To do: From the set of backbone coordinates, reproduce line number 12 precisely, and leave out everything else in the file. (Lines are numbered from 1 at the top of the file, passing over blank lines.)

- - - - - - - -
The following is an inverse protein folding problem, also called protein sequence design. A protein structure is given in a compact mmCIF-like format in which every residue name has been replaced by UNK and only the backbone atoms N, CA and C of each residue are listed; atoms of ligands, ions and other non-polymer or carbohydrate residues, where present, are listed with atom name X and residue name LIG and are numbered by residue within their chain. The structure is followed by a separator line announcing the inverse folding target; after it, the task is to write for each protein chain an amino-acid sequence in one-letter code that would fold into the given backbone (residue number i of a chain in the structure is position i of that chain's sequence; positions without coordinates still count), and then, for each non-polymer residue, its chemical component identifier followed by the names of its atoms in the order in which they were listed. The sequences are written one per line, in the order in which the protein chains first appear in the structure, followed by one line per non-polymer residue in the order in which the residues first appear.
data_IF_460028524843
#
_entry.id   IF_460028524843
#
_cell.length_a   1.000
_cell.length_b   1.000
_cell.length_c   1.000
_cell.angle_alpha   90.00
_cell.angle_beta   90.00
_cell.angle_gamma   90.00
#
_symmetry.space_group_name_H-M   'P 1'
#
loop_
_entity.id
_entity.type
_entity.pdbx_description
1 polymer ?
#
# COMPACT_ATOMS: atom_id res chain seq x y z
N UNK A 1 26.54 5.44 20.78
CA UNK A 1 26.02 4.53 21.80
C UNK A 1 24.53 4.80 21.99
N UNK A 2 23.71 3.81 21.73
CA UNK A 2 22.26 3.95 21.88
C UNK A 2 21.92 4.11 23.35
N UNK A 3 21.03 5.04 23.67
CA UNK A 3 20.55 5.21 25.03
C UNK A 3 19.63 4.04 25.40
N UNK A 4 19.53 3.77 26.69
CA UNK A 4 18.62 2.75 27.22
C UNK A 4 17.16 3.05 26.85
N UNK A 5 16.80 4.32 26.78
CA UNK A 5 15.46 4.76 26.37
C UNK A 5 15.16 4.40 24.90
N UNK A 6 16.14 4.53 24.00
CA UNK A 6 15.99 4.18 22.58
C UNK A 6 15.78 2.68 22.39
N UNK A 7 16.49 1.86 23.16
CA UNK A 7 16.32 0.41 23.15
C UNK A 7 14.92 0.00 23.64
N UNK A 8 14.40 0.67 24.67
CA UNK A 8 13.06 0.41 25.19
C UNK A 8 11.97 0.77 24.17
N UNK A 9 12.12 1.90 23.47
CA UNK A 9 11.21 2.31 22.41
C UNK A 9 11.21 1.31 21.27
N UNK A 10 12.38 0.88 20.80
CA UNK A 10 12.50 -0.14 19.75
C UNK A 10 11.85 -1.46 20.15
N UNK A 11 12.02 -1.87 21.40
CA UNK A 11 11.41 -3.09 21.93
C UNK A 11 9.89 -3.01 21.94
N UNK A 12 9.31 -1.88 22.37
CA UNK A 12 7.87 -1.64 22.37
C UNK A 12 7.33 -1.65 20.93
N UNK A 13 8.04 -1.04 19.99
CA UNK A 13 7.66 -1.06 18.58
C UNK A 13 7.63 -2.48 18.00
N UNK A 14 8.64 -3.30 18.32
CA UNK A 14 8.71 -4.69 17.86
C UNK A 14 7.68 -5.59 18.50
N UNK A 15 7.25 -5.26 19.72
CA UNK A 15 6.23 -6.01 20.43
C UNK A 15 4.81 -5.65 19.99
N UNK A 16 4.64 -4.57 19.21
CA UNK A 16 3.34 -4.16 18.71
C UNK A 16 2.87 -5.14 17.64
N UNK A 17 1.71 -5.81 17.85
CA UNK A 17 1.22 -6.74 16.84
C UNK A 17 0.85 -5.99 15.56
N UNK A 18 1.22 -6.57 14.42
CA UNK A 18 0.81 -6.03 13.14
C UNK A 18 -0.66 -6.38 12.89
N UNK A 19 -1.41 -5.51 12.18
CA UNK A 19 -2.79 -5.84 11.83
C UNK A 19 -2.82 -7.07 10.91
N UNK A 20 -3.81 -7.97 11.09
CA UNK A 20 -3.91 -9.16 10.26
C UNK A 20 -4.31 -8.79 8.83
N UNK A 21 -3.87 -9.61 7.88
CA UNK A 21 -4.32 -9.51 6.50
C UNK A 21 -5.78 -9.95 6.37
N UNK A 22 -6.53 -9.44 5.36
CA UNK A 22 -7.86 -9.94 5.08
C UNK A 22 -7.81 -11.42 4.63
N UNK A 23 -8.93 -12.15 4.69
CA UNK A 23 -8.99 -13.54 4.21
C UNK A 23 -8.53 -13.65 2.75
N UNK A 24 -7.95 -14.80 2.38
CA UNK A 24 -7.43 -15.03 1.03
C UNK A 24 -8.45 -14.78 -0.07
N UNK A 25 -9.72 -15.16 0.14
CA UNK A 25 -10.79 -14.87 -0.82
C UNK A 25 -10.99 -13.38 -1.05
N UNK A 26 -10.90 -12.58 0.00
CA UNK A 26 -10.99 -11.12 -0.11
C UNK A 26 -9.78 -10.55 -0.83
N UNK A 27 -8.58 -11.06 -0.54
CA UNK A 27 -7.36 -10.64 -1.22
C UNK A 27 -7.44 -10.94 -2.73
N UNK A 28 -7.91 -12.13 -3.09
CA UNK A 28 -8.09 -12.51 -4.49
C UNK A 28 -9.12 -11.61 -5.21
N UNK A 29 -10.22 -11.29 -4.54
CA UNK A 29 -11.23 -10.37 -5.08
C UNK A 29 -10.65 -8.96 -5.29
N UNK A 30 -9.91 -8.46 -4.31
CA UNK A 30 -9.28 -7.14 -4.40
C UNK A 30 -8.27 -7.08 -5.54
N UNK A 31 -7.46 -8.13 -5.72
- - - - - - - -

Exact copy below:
#